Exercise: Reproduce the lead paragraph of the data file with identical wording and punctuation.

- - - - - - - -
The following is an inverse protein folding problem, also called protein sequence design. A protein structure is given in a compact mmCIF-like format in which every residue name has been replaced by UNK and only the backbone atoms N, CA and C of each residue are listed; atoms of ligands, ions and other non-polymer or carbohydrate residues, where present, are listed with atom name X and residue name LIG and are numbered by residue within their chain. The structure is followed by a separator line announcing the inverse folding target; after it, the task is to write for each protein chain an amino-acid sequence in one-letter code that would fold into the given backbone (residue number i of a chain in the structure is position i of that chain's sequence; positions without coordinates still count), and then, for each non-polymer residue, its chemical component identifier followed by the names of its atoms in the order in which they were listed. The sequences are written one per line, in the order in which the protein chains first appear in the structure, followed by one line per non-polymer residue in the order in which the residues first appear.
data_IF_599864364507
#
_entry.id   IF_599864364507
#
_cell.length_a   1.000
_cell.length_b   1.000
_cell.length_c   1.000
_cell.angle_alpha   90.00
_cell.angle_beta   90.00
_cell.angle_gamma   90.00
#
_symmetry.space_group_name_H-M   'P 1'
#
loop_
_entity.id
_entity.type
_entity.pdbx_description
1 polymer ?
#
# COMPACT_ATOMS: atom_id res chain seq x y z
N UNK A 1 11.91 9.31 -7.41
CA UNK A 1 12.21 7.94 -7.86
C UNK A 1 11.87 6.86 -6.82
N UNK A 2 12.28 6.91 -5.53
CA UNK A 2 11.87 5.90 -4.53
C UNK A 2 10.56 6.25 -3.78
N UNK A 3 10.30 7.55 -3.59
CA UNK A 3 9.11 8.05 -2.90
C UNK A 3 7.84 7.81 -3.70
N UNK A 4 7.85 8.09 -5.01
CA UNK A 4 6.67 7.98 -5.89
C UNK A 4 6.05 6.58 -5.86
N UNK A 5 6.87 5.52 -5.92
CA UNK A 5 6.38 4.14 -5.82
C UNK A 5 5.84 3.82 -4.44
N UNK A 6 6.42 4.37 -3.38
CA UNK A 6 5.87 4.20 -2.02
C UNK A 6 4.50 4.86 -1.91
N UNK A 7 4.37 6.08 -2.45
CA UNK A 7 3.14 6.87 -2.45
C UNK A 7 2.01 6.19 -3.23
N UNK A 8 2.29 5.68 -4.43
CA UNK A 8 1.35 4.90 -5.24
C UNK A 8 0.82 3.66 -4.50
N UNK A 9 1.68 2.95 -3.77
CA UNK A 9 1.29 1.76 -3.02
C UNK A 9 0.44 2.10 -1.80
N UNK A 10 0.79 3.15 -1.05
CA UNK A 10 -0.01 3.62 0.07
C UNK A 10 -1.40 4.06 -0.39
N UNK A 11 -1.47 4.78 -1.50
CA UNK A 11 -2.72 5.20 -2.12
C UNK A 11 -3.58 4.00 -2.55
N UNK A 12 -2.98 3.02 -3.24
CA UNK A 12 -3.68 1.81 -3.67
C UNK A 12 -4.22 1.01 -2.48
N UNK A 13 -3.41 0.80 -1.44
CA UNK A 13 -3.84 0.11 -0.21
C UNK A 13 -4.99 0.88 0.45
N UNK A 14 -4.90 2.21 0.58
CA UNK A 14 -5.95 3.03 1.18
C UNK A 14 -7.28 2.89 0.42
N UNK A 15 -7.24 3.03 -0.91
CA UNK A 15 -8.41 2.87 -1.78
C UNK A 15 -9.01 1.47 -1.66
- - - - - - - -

The following is an inverse protein folding problem, also called protein sequence design. A protein structure is given in a compact mmCIF-like format in which every residue name has been replaced by UNK and only the backbone atoms N, CA and C of each residue are listed; atoms of ligands, ions and other non-polymer or carbohydrate residues, where present, are listed with atom name X and residue name LIG and are numbered by residue within their chain. The structure is followed by a separator line announcing the inverse folding target; after it, the task is to write for each protein chain an amino-acid sequence in one-letter code that would fold into the given backbone (residue number i of a chain in the structure is position i of that chain's sequence; positions without coordinates still count), and then, for each non-polymer residue, its chemical component identifier followed by the names of its atoms in the order in which they were listed. The sequences are written one per line, in the order in which the protein chains first appear in the structure, followed by one line per non-polymer residue in the order in which the residues first appear.